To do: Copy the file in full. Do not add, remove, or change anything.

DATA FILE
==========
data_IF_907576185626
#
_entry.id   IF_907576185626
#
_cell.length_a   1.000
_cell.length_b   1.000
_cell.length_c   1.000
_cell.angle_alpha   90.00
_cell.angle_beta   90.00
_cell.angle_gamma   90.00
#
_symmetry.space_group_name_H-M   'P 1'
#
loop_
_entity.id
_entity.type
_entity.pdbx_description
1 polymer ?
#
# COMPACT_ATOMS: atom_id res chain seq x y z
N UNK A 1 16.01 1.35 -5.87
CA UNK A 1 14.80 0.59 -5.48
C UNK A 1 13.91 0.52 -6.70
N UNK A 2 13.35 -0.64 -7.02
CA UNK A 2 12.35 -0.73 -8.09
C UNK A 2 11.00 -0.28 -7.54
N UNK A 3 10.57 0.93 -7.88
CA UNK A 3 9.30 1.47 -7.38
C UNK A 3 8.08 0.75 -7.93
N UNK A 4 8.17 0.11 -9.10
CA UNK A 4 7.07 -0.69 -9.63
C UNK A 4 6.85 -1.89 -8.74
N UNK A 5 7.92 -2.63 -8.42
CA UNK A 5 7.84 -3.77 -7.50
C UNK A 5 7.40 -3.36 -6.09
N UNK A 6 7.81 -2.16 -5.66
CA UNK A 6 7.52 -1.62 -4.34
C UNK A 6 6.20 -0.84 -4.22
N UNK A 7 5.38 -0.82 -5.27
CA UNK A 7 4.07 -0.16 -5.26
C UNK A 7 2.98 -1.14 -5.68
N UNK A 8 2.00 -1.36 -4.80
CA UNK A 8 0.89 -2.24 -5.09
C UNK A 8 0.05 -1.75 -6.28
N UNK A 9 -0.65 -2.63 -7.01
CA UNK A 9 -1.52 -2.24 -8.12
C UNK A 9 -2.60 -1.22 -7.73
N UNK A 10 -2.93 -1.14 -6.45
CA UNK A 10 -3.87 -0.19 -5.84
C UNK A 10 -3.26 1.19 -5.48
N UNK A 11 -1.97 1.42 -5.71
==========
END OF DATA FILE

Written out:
data_IF_907576185626
#
_entry.id   IF_907576185626
#
_cell.length_a   1.000
_cell.length_b   1.000
_cell.length_c   1.000
_cell.angle_alpha   90.00
_cell.angle_beta   90.00
_cell.angle_gamma   90.00
#
_symmetry.space_group_name_H-M   'P 1'
#
loop_
_entity.id
_entity.type
_entity.pdbx_description
1 polymer ?
#
# COMPACT_ATOMS: atom_id res chain seq x y z
N UNK A 1 16.01 1.35 -5.87
CA UNK A 1 14.80 0.59 -5.48
C UNK A 1 13.91 0.52 -6.70
N UNK A 2 13.35 -0.64 -7.02
CA UNK A 2 12.35 -0.73 -8.09
C UNK A 2 11.00 -0.28 -7.54
N UNK A 3 10.57 0.93 -7.88
CA UNK A 3 9.30 1.47 -7.38
C UNK A 3 8.08 0.75 -7.93
N UNK A 4 8.17 0.11 -9.10
CA UNK A 4 7.07 -0.69 -9.63
C UNK A 4 6.85 -1.89 -8.74
N UNK A 5 7.92 -2.63 -8.42
CA UNK A 5 7.84 -3.77 -7.50
C UNK A 5 7.40 -3.36 -6.09
N UNK A 6 7.81 -2.16 -5.66
CA UNK A 6 7.52 -1.62 -4.34
C UNK A 6 6.20 -0.84 -4.22
N UNK A 7 5.38 -0.82 -5.27
CA UNK A 7 4.07 -0.16 -5.26
C UNK A 7 2.98 -1.14 -5.68
N UNK A 8 2.00 -1.36 -4.80
CA UNK A 8 0.89 -2.24 -5.09
C UNK A 8 0.05 -1.75 -6.28
N UNK A 9 -0.65 -2.63 -7.01
CA UNK A 9 -1.52 -2.24 -8.12
C UNK A 9 -2.60 -1.22 -7.73
N UNK A 10 -2.93 -1.14 -6.45
CA UNK A 10 -3.87 -0.19 -5.84
C UNK A 10 -3.26 1.19 -5.48
N UNK A 11 -1.97 1.42 -5.71